"If you don't know about Bill Richmond then you should educate yourself ... What a life ... A very interesting book ... Can't put it down ..."
Martin Offiah MBE

"This modern biography of Bill Richmond, Britain's first black boxing superstar, is in my opinion quite simply the most well written, thoroughly researched and historically accurate work of its kind ever produced. Not only does the author touch upon and explore many of the known and lesser known mysteries and themes of Richmond’s life, he also manages to successfully explain the often complicated background history of his times, and does so in a highly readable and fascinating way. If you are interested in sport, or in British social history, or in reading about an icon and trailblazer for black athletes of today, then this book should be top of your current reading list. I think this book is also going to be an inspiration for many people for a long time into the future, and all credit to the author for bringing this boxing legend out of his current state of relative obscurity and putting him back in his rightful place as the founding father of black boxing, not just in Britain, but also the world."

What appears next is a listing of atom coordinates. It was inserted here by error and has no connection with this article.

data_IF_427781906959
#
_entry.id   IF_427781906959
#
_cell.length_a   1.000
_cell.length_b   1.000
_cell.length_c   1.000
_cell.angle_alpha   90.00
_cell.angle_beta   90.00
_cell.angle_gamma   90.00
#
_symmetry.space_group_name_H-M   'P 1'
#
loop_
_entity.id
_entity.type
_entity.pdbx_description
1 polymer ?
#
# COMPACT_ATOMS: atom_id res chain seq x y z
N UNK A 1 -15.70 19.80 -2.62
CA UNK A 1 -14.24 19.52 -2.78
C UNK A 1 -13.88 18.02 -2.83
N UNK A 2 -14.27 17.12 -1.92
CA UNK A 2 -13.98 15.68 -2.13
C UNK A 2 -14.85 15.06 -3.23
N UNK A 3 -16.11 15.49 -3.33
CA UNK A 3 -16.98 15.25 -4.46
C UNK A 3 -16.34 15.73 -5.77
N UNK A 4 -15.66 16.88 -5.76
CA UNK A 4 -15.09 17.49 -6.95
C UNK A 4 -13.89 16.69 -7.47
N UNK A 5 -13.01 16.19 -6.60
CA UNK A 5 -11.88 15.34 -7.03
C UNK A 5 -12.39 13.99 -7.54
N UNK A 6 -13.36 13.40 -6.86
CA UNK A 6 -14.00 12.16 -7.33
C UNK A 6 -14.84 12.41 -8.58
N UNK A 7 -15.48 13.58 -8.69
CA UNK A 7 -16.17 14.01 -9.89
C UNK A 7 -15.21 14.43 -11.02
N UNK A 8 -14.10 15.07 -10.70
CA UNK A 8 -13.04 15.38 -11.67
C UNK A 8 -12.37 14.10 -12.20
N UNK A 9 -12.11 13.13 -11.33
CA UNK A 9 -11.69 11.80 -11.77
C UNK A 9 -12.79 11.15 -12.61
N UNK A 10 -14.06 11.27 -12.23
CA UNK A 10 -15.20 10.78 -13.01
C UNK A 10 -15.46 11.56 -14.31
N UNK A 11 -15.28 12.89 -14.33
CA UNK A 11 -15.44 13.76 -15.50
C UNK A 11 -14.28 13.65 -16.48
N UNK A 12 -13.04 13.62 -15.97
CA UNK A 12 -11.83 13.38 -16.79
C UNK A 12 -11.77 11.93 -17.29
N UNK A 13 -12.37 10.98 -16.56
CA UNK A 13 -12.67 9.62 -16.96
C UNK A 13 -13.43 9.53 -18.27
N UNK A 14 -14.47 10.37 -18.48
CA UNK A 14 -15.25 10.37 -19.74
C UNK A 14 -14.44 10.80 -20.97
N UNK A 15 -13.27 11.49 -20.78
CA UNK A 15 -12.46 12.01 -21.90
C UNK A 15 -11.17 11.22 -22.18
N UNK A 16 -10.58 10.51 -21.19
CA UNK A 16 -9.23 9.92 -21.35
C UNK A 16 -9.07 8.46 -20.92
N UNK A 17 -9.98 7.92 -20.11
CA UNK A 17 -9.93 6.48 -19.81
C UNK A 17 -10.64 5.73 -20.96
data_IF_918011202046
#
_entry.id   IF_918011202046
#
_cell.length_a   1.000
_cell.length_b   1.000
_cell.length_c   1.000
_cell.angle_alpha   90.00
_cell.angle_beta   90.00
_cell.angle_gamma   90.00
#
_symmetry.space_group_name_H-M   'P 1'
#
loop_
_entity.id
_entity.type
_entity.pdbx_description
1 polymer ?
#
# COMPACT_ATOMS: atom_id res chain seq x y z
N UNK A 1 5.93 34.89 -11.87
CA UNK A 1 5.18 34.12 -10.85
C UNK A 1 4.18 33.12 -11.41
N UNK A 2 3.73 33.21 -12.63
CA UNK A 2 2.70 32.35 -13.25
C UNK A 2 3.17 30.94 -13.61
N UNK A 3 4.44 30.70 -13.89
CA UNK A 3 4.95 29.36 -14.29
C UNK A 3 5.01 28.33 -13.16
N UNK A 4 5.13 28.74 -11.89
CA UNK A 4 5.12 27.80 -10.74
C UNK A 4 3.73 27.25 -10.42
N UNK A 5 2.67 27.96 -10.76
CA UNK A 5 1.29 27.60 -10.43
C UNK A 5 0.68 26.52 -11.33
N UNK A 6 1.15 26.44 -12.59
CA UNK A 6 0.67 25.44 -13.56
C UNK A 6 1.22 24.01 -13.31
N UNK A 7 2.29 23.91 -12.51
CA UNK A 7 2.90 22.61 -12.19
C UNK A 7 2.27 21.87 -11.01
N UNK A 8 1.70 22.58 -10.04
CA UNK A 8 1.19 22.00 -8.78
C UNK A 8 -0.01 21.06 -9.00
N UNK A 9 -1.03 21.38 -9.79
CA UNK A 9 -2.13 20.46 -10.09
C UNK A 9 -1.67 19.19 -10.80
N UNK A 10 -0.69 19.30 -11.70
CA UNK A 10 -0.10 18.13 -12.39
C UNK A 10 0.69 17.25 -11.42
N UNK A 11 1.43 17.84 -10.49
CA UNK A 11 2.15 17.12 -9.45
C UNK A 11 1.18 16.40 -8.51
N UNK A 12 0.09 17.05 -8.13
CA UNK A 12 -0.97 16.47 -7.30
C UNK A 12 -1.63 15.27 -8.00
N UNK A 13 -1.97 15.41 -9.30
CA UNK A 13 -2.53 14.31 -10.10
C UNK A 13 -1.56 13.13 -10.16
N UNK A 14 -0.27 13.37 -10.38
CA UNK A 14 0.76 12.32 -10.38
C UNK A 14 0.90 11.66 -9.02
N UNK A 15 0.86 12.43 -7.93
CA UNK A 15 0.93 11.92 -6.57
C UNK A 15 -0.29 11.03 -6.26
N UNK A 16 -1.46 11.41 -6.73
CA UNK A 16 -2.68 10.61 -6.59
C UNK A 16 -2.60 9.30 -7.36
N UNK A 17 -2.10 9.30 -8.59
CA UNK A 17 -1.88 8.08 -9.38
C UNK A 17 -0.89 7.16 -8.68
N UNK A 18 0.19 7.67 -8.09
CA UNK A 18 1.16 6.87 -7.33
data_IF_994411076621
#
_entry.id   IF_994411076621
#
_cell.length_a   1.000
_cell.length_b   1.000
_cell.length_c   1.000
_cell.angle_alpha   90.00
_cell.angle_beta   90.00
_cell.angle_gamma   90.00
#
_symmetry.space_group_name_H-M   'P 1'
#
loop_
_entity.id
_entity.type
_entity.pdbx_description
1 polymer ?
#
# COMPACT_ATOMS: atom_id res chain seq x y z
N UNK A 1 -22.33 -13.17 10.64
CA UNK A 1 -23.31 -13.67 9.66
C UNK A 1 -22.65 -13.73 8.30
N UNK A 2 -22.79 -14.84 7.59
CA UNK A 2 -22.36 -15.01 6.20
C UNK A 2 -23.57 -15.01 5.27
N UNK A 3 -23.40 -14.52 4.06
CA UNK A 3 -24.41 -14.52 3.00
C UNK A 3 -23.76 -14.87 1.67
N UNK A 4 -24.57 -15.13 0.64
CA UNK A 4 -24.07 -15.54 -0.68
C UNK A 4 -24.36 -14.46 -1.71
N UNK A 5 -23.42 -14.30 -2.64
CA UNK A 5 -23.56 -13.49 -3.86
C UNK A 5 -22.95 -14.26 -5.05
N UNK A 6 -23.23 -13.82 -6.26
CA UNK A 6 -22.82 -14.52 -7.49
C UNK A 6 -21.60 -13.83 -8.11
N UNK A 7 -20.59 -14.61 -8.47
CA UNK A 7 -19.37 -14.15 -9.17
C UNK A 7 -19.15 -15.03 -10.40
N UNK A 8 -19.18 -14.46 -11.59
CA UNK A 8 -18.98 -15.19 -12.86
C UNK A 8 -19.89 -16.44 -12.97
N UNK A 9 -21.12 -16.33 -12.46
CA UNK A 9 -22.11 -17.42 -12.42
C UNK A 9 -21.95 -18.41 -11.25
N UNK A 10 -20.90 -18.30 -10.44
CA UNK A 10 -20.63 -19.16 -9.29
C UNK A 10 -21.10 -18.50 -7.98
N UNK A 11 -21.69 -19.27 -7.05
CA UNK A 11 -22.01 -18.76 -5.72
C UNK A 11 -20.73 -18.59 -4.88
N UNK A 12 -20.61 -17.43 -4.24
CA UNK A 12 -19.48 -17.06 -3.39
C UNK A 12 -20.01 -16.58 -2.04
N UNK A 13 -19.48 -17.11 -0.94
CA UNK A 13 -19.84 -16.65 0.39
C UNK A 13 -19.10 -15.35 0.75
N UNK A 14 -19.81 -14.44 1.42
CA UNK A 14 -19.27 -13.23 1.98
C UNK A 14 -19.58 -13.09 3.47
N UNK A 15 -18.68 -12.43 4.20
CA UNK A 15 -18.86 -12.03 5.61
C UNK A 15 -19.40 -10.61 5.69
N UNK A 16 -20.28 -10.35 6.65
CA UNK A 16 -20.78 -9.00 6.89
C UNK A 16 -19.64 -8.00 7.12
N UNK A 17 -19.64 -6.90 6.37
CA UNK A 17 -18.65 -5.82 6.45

Alex Joanides, boxing historian,, editor Memoirs of the Life of Daniel Mendoza (2011 edition)

"I thought this was a very well written book about an important figure in boxing history. I really knew very little about Bill Richmond before reading this story but the author's extensive research has helped me rectify that matter. I found it particularly interesting that Richmond fought into his 50’s and to learn how difficult it was for him to become a respected member of English society. I highly recommend this book to anyone who has an interest in learning more about this time in English boxing history and the trials and tribulations that a black man faced during that period of time."